• Give to food bank and charities (e.g. Food Bank Singapore, Food From the Heart, and Willing Hearts)

Food Recycling

  • Start food composting using various methods such as aerobic composting, vermicomposting, Bokashi composting, or dehumidification
  • Make garbage enzyme
  • Install food digestion system to produce compost or water
  • Explore anaerobic digestion plants
  • Process into animal feed or new products

Key Barriers to Reducing Food Waste in Singapore

We have identified 4 key barriers to food waste reduction that needs to be resolved:

1) Lack of Government Policies and Direction

  • No regulations and targets on reduction of food waste
  • Not much data and information on food waste
  • No campaign on food waste

2) No Clear Incentives and Pressure for Businesses to Take Action

  • No pressure from government, consumers or NGOs
  • Lack staff education and training on reducing food waste
  • Not clear about savings from food waste reduction or recycling
  • No economically feasible options for food waste recycling
  • Face difficulties in process, infrastructure or manpower to sort food waste
  • Worry about liabilities or brand image for food waste redistribution

3) Consumers and Households Are Not Sure on Why and How to Reduce Food Waste

  • Lack information, know-how and reasons for reducing food waste
  • Face difficulties in food waste sorting and redistribution
  • No clear options for food waste recycling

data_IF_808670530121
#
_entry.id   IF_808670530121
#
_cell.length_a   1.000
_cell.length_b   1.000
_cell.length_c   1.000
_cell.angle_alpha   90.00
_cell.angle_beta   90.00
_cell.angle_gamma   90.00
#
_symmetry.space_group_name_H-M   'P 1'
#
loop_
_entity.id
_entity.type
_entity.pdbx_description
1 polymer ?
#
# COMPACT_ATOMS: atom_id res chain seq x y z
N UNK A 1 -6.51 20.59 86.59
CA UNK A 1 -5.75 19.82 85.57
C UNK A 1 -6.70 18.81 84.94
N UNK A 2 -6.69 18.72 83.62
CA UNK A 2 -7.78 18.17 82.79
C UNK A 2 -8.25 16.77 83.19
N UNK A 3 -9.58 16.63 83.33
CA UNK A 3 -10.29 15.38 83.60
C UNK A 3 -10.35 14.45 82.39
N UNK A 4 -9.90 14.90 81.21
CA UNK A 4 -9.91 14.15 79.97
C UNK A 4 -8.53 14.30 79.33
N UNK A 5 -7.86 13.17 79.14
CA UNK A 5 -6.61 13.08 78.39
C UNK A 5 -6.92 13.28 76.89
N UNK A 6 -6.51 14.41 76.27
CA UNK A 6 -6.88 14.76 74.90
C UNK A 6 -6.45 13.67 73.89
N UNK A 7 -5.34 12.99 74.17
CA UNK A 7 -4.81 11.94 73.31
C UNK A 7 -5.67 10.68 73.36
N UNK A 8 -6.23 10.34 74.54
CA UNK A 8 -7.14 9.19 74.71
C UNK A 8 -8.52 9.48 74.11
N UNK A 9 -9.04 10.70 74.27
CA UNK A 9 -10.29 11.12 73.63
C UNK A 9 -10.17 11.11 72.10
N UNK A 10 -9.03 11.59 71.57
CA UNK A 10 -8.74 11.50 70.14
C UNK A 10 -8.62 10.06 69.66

4) Lack of Third-Party Recycler for Food Waste

  • No clear policy or direction from the government
  • Face difficulties in food waste sorting
  • Not viable to set up commercial large-scale anaerobic digestion plants (afraid of failure like IUT Global or future competition from the government’s Integrated Waste Management Facility)
  • Not clear on value and demand of end products

Proposed Action Plan for Food Waste in Singapore

Based on the key barriers above, we recommend the following action plan for food waste reduction in Singapore:

1) Set Clear Government Direction and Launch Cross-Sector Partnership

  • Launch a cross-sector partnership initiative for food waste reduction, involving the government, food businesses, and NGOs
  • Set a voluntary target for food waste reduction and recognise companies that meet the target
  • Conduct food waste audits for different sectors to get more data
  • Start food waste campaign and communications
  • Provide education workshops for companies on best practices for food waste reduction

2) Minimise Edible Food From Being Disposed

  • Introduce guidelines or Good Samaritan Act on unsold food donation and redistribution
  • Provide recognition or tax incentives for companies that donate unsold food
  • Encourage companies to sell soon-to-expire food items at discounts
  • NGOs can add pressure on companies
  • Provide a mobile app that indicates where free leftover food is available or soon-to-expire food is sold at a discount (for buffet events, F&B outlets and supermarkets)

3) Encourage Food Waste Recycling for Food Businesses and Communities

  • Allow food companies in the same location to share a common aerobic or anaerobic digester for food waste, and apply for NEA’s 3R Fund together (if an individual company does not meet the criteria on waste amount)
  • Start a pilot test to implement a community aerobic or anaerobic digester with food waste collection from households

What do you think of the proposed action plan to tackle food waste in Singapore? Is your food business taking steps to reduce food waste? Share your thoughts with us, thanks!